I take great pleasure in informing you that the W.C. is situated nine miles from the room that you will occupy, in the center of a beautiful grove of pine trees surrounded by lovely grounds. It is capable of holding about 229 people and it is only open on Sunday and Thursday.
As there are a great number of people who are expected during the summer months, I would suggest that you come early; although, as a rule, there is plenty of standing room. You will no doubt be glad to hear that a good number of people bring their lunch and make a day of it. While others who can afford to go by car arrive just in time.
I would especially recommend that your ladyship go on Thursday when there is a musical accompaniment. It may interest you to know that my daughter was married in the W.C. and it was there that she met her husband.
I can remember the rush there was for seats. There were ten people to a seat ordinarily occupied by one. It was wonderful to see the expression on their faces. The newest attraction is a bell donated by a wealthy resident of the district. It rings every time a person enters.
A bazaar is to be held to provide plush seats for all the people, since they feel it is a long felt need. My wife is rather delicate, so she can't attend regularly. I shall be delighted to reserve the best seat for you, if you wish, where you will be seen by everyone.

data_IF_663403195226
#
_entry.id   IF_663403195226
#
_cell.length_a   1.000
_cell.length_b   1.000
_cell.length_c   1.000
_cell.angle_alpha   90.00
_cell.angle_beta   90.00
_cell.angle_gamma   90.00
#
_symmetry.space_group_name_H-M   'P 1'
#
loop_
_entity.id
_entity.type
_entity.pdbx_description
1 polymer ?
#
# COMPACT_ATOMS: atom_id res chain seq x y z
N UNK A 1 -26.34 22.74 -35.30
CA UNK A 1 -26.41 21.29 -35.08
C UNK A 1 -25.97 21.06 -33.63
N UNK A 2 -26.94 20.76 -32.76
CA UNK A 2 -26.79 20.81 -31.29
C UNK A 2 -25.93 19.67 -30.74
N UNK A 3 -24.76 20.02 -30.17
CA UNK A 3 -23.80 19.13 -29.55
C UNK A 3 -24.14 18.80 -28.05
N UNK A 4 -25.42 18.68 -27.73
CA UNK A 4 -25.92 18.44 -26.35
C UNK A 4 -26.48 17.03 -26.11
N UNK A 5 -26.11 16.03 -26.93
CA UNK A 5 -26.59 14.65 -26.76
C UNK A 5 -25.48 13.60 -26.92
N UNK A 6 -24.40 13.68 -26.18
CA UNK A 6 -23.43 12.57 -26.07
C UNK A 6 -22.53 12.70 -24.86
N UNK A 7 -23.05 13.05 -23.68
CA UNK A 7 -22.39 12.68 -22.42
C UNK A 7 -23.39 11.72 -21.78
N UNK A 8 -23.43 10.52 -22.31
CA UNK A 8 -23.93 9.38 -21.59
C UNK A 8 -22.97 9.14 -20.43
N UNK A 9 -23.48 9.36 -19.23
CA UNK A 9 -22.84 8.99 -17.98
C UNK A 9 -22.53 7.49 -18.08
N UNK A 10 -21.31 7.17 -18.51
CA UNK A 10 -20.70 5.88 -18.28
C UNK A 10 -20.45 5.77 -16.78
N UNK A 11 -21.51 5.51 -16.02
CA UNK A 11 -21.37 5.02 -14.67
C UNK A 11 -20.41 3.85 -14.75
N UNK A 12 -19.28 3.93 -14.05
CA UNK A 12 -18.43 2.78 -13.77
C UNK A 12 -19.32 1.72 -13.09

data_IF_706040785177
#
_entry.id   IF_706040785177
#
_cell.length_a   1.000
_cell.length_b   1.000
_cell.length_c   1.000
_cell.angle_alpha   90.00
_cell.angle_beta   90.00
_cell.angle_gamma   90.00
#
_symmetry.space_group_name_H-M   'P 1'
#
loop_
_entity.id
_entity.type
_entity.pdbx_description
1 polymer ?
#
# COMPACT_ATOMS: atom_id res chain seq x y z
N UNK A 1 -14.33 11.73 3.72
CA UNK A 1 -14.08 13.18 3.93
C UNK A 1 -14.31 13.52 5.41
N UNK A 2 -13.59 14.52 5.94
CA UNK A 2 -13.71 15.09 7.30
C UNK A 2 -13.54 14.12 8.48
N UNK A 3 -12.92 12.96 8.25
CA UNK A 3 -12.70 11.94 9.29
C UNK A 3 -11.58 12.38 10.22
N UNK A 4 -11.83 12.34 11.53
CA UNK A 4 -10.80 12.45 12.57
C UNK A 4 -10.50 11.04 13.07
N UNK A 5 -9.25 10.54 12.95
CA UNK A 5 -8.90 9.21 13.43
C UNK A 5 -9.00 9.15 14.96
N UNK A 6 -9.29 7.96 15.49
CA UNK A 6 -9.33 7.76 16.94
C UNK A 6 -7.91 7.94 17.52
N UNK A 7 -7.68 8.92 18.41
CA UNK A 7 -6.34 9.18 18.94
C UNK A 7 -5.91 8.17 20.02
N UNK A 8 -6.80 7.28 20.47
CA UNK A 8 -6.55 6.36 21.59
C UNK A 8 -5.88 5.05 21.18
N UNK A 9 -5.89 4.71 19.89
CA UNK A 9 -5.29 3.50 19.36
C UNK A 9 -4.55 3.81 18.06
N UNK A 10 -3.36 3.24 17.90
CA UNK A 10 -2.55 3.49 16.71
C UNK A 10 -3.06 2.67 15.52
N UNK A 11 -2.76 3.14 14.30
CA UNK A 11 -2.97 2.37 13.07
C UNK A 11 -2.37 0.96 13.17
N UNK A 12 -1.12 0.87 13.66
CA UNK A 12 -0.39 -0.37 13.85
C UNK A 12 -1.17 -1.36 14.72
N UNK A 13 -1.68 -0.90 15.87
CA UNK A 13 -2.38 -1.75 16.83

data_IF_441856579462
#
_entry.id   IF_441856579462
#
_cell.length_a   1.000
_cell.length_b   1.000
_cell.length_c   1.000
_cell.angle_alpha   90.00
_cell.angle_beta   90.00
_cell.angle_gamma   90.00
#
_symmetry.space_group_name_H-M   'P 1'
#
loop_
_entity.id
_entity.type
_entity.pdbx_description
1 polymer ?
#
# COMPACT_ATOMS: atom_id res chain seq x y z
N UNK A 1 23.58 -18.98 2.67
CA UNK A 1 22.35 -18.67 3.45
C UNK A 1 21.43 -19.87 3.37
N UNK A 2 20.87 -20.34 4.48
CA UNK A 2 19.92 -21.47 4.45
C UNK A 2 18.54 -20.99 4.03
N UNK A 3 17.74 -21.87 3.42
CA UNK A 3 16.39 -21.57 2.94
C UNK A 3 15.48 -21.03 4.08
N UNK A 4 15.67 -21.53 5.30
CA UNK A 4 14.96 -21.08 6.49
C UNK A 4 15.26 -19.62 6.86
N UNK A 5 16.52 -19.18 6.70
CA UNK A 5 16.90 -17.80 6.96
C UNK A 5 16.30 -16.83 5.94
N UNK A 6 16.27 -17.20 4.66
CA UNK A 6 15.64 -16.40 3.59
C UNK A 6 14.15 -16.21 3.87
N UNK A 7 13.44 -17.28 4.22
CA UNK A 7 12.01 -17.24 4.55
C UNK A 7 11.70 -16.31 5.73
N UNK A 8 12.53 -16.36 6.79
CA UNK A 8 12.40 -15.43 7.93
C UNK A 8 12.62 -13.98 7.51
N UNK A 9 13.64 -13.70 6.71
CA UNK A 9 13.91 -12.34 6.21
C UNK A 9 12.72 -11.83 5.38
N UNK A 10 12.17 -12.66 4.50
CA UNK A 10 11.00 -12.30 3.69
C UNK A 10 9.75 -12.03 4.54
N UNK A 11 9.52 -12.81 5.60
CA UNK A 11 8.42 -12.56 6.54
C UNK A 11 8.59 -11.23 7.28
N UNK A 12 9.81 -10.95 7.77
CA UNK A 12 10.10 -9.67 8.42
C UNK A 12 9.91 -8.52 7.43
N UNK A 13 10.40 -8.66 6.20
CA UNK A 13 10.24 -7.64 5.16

For the children, there is a special time and place so they will not disturb the elders.
Hoping to have been of service to you, I remain,
A shorter and modified version of the W.C. Joke
An English lady visited Switzerland and was having difficulty finding a room, so she asked the local schoolmaster to help her. After a satisfactory room was found, she returned to her home in England and started packing.
Suddenly, it occurred to her that she hadn't noticed a W.C., so she wrote the schoolmaster about it. The Schoolmaster not knowing the meaning of W.C., asked the parish priest and together they decided that it must mean "Wayside Chapel". He wrote her the following letter:
It is my pleasure to inform you that there is a W.C. just nine miles from your new home, in the center of a grove of pine trees. It seats 229 people, and is open on Thursdays and Sundays. This is an unfortunate situation if you are in the habit of going regularly. You will, no doubt, be glad to hear that some people bring their lunches and make a day of it.
I would especially recommend Thursdays, for then there is an Organ accompaniment. The accoustics in the W.C. are excellent; even the most delicate sound can be heard.
My son was married in the W.C. and there was such a rush for seats that ten people had to sit in the same seat. The looks on their faces were very interesting.
My wife is sickly, but dedicated. She doesn't go regularly, and hasn't gone for nearly a year.
I will be glad to reserve a seat in the W.C. for you, where you will be seen and heard by everyone.
Hoping I have been of some assistance.